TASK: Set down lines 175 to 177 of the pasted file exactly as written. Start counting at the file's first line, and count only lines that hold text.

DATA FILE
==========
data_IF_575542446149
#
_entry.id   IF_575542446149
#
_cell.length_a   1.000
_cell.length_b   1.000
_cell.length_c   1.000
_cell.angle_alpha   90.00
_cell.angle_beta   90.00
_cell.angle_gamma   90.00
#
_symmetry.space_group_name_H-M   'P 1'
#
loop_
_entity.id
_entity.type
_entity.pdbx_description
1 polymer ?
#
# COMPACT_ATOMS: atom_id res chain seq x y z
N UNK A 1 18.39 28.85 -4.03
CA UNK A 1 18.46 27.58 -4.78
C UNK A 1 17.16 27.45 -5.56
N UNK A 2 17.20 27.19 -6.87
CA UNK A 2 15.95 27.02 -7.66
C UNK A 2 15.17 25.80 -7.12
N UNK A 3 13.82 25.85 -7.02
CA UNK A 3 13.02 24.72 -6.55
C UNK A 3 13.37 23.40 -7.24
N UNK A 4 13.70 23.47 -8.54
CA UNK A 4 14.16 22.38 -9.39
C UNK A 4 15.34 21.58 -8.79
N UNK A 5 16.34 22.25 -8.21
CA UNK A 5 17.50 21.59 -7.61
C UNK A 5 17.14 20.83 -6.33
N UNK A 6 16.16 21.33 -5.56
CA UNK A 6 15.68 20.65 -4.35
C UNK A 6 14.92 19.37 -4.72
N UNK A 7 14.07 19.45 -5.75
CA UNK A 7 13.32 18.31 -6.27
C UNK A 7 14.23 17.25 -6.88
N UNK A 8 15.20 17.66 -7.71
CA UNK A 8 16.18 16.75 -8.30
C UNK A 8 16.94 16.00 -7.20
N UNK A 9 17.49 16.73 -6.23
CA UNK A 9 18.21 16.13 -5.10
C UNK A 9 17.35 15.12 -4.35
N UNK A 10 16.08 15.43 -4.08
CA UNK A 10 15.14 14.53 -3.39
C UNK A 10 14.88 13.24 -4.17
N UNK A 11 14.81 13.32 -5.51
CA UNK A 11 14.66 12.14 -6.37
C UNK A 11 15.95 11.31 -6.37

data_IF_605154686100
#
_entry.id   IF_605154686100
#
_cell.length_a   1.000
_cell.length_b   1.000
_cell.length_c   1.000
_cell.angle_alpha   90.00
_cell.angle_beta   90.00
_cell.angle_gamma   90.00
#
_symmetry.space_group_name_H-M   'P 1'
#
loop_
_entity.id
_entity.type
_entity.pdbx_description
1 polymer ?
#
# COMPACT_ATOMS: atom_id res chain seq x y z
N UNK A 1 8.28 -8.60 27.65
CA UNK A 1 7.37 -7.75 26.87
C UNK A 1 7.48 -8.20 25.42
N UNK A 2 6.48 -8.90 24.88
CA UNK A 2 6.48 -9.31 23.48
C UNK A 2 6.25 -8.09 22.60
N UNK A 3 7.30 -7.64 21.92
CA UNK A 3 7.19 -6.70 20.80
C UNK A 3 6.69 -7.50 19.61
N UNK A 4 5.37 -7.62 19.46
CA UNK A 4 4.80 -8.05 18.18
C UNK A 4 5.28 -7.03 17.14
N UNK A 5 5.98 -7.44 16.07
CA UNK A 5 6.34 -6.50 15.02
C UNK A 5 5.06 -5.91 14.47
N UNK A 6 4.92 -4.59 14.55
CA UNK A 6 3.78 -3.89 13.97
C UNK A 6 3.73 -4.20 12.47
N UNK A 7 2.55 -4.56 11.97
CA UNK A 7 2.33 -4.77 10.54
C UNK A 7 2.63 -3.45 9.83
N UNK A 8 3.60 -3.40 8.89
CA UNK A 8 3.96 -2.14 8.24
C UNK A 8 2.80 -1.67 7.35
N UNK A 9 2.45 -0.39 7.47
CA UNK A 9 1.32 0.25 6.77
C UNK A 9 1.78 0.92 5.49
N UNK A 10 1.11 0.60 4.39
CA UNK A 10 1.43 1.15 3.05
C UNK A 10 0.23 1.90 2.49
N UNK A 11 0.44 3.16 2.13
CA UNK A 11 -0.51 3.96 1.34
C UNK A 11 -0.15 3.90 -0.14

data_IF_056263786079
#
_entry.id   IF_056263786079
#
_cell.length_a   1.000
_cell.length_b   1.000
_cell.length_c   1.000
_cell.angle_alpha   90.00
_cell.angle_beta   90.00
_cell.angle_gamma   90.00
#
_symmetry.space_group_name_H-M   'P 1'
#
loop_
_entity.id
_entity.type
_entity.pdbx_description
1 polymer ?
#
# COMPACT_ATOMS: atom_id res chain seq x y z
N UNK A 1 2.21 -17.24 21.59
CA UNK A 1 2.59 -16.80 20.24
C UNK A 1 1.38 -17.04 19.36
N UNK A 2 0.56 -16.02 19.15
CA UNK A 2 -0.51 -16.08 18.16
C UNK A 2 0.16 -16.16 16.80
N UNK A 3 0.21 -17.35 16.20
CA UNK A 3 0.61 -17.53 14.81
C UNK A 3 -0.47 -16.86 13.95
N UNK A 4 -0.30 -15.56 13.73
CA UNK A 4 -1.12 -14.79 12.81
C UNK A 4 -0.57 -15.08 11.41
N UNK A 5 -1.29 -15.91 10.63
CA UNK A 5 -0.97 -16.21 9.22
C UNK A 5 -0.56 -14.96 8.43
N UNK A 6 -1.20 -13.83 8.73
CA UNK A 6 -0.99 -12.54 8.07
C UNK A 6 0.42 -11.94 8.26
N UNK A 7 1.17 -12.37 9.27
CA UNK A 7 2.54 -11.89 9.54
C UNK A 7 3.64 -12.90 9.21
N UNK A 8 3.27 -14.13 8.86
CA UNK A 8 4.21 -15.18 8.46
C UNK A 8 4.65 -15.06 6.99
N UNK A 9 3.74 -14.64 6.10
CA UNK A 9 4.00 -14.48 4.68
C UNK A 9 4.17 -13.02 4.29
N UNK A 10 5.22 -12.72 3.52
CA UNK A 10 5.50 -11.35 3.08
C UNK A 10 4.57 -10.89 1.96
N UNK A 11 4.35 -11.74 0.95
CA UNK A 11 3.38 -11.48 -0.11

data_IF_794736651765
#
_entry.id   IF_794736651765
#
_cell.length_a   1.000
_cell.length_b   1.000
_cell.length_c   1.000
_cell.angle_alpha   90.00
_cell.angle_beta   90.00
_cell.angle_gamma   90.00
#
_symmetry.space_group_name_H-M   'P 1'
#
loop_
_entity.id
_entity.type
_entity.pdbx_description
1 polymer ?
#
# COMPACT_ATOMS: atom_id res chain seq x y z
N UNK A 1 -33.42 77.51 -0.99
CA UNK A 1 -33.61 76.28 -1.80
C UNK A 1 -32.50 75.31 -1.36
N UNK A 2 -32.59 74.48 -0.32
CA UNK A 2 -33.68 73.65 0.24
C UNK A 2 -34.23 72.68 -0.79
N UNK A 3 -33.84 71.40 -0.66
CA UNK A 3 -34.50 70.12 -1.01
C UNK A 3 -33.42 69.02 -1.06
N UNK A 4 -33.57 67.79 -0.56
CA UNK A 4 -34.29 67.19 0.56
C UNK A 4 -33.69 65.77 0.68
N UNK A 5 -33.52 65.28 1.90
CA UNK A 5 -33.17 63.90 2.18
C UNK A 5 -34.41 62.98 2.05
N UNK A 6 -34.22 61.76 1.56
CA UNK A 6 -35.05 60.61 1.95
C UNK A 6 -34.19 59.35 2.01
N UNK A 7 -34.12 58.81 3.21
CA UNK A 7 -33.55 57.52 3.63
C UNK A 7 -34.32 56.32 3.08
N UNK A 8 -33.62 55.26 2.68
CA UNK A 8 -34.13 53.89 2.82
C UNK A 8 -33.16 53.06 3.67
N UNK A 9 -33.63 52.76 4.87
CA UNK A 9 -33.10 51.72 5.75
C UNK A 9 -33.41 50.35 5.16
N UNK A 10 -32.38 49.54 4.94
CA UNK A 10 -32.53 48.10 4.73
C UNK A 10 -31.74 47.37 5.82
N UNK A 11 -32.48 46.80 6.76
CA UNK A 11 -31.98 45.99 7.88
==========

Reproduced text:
_entity.pdbx_description
1 polymer ?
#